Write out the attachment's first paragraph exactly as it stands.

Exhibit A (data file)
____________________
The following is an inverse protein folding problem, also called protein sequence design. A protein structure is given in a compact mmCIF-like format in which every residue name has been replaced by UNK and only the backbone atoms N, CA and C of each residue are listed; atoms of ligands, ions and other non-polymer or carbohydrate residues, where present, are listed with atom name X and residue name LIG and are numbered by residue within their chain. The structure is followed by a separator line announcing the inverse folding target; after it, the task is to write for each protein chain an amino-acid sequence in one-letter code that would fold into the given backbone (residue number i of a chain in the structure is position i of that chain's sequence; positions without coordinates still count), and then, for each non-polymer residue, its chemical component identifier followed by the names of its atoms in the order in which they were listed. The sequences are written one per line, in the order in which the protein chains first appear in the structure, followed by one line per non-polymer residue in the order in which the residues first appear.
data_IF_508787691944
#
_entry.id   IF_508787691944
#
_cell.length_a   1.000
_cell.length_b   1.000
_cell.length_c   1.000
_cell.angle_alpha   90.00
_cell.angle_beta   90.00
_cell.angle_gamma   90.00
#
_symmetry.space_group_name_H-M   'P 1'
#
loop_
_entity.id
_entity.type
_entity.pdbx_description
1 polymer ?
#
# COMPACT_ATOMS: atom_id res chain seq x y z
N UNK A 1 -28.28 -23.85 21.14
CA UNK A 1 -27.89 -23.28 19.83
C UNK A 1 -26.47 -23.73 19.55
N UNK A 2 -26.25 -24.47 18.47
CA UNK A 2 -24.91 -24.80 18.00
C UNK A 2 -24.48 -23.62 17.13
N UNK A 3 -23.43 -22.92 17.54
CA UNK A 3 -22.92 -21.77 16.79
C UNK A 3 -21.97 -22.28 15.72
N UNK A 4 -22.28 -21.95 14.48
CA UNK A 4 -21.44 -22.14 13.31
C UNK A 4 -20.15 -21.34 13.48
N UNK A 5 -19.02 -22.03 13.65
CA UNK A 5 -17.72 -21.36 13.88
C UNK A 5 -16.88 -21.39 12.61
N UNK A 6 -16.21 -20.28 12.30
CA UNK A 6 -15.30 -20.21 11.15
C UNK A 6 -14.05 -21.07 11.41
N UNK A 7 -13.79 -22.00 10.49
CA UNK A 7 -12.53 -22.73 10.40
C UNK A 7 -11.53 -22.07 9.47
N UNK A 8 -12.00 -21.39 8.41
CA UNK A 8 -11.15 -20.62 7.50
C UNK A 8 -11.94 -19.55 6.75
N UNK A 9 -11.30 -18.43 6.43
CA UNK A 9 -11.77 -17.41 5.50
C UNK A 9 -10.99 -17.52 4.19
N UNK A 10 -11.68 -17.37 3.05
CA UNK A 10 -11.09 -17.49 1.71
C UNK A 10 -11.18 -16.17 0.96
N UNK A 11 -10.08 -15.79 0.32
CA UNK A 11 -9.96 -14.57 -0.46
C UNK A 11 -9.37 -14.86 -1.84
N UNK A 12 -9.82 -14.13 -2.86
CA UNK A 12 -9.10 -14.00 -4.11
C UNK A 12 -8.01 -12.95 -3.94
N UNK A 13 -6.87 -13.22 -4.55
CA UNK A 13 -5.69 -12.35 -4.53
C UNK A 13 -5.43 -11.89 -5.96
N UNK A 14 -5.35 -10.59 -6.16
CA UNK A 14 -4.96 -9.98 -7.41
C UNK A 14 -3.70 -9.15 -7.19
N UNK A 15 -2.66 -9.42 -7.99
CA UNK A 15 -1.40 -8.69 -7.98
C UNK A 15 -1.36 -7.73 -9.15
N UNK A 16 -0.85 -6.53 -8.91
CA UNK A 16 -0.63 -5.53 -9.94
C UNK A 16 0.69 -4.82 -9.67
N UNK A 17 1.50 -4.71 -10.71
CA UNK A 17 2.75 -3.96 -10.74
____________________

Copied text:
The following is an inverse protein folding problem, also called protein sequence design. A protein structure is given in a compact mmCIF-like format in which every residue name has been replaced by UNK and only the backbone atoms N, CA and C of each residue are listed; atoms of ligands, ions and other non-polymer or carbohydrate residues, where present, are listed with atom name X and residue name LIG and are numbered by residue within their chain. The structure is followed by a separator line announcing the inverse folding target; after it, the task is to write for each protein chain an amino-acid sequence in one-letter code that would fold into the given backbone (residue number i of a chain in the structure is position i of that chain's sequence; positions without coordinates still count), and then, for each non-polymer residue, its chemical component identifier followed by the names of its atoms in the order in which they were listed. The sequences are written one per line, in the order in which the protein chains first appear in the structure, followed by one line per non-polymer residue in the order in which the residues first appear.